What You Need to Know About Tax Resolution Services

Trouble with the IRS? You may be tempted to deal with it yourself – but before you get in over your head, it would be wiser to consider professional tax resolution services. While the IRS works through a code of conduct that holds the taxpayer’s rights in high esteem, it can still be a daunting task to work through its list of demands, rules, and tax regulations. The process of getting current with your missing tax returns and making a payment to cover your outstanding tax liability is complicated enough as it is – you will need all the help you can get if your problem is more profound, such as dealing with potential collection actions or appealing against their decision to bill you and prove their mistake.

What Are Tax Resolution Services?

Tax resolution or tax relief is getting back in the IRS’s good graces after missing a payment, missing a deadline on your returns, or incurring a tax debt due to a penalty, miscalculation, mistaken deduction, and so on. Specific law clinics and law firms specialize in helping taxpayers sort out their problems with the IRS and providing tips for managing and reducing tax liability and filing better-prepared tax returns.

For the most part, tax resolution involves working with the IRS to negotiate the best solution to the taxpayer’s problems. There are no dirty tricks, no simple or quick fixes, and no cheats. A tax resolution professional worth their salt will be upfront about your tax account’s issues and difficulties. After a brief investigation and thorough consultation, most of the work will involve helping you navigate the IRS’s demands and meet them as quickly and reasonably as possible.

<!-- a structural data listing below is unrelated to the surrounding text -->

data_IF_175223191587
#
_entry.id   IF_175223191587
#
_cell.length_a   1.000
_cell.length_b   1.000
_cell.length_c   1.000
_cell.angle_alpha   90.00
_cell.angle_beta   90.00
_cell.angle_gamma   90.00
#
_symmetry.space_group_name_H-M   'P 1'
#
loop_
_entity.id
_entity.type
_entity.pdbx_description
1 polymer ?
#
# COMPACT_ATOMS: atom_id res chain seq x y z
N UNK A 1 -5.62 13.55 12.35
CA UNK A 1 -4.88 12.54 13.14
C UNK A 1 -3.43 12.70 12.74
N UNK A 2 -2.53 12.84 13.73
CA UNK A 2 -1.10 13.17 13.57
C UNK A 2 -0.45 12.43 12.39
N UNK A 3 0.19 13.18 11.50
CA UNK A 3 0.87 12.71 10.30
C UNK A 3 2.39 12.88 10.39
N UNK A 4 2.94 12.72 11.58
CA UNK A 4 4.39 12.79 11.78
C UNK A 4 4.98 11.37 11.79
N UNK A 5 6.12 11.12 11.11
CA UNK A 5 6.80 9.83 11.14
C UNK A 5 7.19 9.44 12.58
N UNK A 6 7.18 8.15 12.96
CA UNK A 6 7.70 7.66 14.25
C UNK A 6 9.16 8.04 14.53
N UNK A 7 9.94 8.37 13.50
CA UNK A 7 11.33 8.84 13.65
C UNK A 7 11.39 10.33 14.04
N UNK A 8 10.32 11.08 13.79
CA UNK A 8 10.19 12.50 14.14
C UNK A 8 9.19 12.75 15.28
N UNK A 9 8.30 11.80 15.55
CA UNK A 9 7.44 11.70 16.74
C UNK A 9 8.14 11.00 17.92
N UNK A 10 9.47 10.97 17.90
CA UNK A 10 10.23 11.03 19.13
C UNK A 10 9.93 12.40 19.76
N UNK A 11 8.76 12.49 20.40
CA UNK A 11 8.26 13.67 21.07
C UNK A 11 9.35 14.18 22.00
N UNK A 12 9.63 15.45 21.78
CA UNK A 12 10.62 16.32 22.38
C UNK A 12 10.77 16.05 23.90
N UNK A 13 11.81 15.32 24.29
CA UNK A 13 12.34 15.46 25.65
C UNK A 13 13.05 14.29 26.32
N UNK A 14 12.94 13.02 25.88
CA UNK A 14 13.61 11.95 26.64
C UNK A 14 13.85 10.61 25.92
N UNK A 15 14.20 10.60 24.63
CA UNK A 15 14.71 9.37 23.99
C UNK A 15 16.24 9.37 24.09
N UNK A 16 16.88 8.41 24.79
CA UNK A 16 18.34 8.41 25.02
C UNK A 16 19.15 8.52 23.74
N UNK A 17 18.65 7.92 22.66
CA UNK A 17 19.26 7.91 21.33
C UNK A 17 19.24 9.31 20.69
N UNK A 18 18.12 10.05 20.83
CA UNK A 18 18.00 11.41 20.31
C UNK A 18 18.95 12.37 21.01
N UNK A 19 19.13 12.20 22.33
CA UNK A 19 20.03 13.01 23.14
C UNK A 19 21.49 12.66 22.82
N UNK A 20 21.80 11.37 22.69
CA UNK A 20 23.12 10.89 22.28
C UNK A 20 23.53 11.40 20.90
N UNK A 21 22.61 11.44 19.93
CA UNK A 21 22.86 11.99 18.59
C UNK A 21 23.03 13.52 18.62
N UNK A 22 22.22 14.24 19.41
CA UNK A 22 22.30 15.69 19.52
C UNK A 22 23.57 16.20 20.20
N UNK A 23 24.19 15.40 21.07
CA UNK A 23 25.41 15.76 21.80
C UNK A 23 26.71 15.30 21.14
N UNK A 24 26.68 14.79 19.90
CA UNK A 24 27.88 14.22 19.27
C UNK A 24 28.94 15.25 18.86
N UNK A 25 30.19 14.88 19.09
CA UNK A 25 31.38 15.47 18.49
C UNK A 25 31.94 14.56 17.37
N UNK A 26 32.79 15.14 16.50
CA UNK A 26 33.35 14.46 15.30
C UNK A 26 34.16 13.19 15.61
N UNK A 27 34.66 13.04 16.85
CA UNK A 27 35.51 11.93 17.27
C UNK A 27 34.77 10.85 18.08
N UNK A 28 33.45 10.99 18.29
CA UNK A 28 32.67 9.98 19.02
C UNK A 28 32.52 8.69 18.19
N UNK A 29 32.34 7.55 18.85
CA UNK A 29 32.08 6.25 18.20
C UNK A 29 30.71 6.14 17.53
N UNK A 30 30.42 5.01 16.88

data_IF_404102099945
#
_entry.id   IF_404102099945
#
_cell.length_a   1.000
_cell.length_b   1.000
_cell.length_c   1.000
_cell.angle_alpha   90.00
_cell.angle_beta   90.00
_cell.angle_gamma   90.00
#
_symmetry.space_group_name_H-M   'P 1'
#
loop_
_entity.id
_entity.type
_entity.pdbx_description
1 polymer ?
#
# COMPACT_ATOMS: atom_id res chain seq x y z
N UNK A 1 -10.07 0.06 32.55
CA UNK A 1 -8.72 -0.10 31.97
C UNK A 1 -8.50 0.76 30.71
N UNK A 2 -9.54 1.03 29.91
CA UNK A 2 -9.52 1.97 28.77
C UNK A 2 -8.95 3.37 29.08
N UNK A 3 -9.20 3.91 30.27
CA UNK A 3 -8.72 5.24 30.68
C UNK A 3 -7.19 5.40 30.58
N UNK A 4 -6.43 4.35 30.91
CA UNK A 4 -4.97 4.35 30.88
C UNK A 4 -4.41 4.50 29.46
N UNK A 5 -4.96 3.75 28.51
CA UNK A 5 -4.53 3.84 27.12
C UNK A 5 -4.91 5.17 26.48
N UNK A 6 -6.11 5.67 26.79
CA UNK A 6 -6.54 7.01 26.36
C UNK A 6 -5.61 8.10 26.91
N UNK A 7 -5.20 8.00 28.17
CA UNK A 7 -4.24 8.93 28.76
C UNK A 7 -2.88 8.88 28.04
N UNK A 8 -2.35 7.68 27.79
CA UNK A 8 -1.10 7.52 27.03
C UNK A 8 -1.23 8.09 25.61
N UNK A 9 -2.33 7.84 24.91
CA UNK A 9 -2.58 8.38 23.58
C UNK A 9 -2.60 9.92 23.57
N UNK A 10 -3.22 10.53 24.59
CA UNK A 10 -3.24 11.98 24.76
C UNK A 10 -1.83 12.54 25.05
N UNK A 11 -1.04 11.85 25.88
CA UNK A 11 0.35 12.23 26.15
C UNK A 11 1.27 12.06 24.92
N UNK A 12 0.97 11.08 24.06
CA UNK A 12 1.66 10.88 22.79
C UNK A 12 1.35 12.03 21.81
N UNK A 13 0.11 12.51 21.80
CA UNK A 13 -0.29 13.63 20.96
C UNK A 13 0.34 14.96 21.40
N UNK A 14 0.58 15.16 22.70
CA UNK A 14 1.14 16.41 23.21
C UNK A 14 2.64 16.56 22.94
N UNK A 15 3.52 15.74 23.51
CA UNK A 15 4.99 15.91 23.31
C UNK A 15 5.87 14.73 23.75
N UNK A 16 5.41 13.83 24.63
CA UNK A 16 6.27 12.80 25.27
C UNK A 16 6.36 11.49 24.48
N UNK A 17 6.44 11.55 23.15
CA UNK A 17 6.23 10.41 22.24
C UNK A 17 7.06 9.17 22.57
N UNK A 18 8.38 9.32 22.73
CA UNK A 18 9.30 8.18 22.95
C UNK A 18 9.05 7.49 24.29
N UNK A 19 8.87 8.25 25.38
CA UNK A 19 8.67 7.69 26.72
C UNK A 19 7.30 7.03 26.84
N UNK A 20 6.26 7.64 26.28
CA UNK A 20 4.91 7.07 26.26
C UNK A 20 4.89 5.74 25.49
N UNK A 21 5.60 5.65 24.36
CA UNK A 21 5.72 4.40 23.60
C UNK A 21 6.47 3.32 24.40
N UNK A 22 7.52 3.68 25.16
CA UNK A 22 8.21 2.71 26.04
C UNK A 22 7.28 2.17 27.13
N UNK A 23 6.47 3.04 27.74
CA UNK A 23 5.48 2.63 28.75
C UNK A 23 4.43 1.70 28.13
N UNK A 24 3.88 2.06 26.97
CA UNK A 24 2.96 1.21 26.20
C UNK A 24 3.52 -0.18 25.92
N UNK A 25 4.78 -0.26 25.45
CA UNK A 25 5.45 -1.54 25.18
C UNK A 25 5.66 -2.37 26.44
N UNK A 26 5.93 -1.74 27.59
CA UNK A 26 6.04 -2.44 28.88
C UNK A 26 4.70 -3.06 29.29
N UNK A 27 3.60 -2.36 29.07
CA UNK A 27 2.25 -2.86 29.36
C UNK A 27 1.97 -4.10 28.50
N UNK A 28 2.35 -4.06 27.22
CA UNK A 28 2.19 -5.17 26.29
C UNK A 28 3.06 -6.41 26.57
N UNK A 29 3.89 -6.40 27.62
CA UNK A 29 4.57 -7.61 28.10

When Do I Need Tax Resolution Services?

Tax resolution services are usually meant for taxpayers in debt to the IRS for one reason or another. Being in debt with the IRS usually means you are in continuous danger of incurring a collection action – one of the IRS’s methods for coercing payment after a period of inactivity or non-cooperation on the taxpayer’s part. When the IRS decides to issue a collection action against you, it usually begins by ordering and filing a Notice of Federal Tax Lien in the public record, notifying all applicable creditors of your non-viability as a lender, and the IRS’s superseding claim on all your assets and property as collateral for the debt you owe.

In other words, you cannot seek financing or liquidate your assets without going first dealing with your tax debt. Liens are not the IRS’s only tool to push for tax debt resolution. Levies are a step beyond, wherein the IRS makes a genuine claim of your property or assets, one at a time, until your debt is paid. This means emptying bank accounts, claiming and selling real estate, and repossessing vehicles. Suppose you have no assets or accounts eligible for a levy. In that case, the government can work with your employer to claim a percentage of every paycheck or compensation you receive, depending on your number of dependents.

Facing a lien or a levy can be seriously detrimental to your financial security and potential future. While liens no longer affect your credit history the way they used to, they can still force you to miss payments or make life much harder. Even if you do not believe you have the financial means to solve your problems with the IRS, you are heavily encouraged to contact them nonetheless. The IRS’s willingness to issue liens and levies against your tax account is generally based on three things:

  1. The sheer value of your tax debt, your likelihood to try and bail on it.
  2. Your inability to pay on time, as per a previous agreement.